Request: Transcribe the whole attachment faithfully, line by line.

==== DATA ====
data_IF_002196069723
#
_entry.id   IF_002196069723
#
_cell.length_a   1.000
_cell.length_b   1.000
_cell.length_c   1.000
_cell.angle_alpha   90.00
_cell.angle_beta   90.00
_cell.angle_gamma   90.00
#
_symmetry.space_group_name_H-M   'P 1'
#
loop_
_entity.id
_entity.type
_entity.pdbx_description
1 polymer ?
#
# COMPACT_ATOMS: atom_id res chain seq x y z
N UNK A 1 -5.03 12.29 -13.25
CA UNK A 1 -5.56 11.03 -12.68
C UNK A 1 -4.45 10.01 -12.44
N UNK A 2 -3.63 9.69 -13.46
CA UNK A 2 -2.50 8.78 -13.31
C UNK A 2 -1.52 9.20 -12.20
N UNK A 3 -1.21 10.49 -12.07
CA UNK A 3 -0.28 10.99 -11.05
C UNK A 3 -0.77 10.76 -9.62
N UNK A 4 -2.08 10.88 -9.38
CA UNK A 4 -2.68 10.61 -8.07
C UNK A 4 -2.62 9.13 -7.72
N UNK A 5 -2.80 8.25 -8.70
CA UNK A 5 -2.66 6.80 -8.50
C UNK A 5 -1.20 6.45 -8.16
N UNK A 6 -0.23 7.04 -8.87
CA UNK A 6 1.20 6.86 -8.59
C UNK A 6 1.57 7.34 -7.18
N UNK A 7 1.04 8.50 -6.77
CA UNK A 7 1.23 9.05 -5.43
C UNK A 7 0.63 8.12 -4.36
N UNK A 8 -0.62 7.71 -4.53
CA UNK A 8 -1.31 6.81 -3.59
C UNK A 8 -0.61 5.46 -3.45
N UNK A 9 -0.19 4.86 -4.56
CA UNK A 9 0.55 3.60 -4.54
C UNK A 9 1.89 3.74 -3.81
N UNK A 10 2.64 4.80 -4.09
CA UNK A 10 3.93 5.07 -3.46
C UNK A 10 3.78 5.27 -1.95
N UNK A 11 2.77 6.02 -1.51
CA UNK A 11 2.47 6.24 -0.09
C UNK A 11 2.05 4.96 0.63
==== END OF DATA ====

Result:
data_IF_002196069723
#
_entry.id   IF_002196069723
#
_cell.length_a   1.000
_cell.length_b   1.000
_cell.length_c   1.000
_cell.angle_alpha   90.00
_cell.angle_beta   90.00
_cell.angle_gamma   90.00
#
_symmetry.space_group_name_H-M   'P 1'
#
loop_
_entity.id
_entity.type
_entity.pdbx_description
1 polymer ?
#
# COMPACT_ATOMS: atom_id res chain seq x y z
N UNK A 1 -5.03 12.29 -13.25
CA UNK A 1 -5.56 11.03 -12.68
C UNK A 1 -4.45 10.01 -12.44
N UNK A 2 -3.63 9.69 -13.46
CA UNK A 2 -2.50 8.78 -13.31
C UNK A 2 -1.52 9.20 -12.20
N UNK A 3 -1.21 10.49 -12.07
CA UNK A 3 -0.28 10.99 -11.05
C UNK A 3 -0.77 10.76 -9.62
N UNK A 4 -2.08 10.88 -9.38
CA UNK A 4 -2.68 10.61 -8.07
C UNK A 4 -2.62 9.13 -7.72
N UNK A 5 -2.80 8.25 -8.70
CA UNK A 5 -2.66 6.80 -8.50
C UNK A 5 -1.20 6.45 -8.16
N UNK A 6 -0.23 7.04 -8.87
CA UNK A 6 1.20 6.86 -8.59
C UNK A 6 1.57 7.34 -7.18
N UNK A 7 1.04 8.50 -6.77
CA UNK A 7 1.23 9.05 -5.43
C UNK A 7 0.63 8.12 -4.36
N UNK A 8 -0.62 7.71 -4.53
CA UNK A 8 -1.31 6.81 -3.59
C UNK A 8 -0.61 5.46 -3.45
N UNK A 9 -0.19 4.86 -4.56
CA UNK A 9 0.55 3.60 -4.54
C UNK A 9 1.89 3.74 -3.81
N UNK A 10 2.64 4.80 -4.09
CA UNK A 10 3.93 5.07 -3.46
C UNK A 10 3.78 5.27 -1.95
N UNK A 11 2.77 6.02 -1.51
CA UNK A 11 2.47 6.24 -0.09
C UNK A 11 2.05 4.96 0.63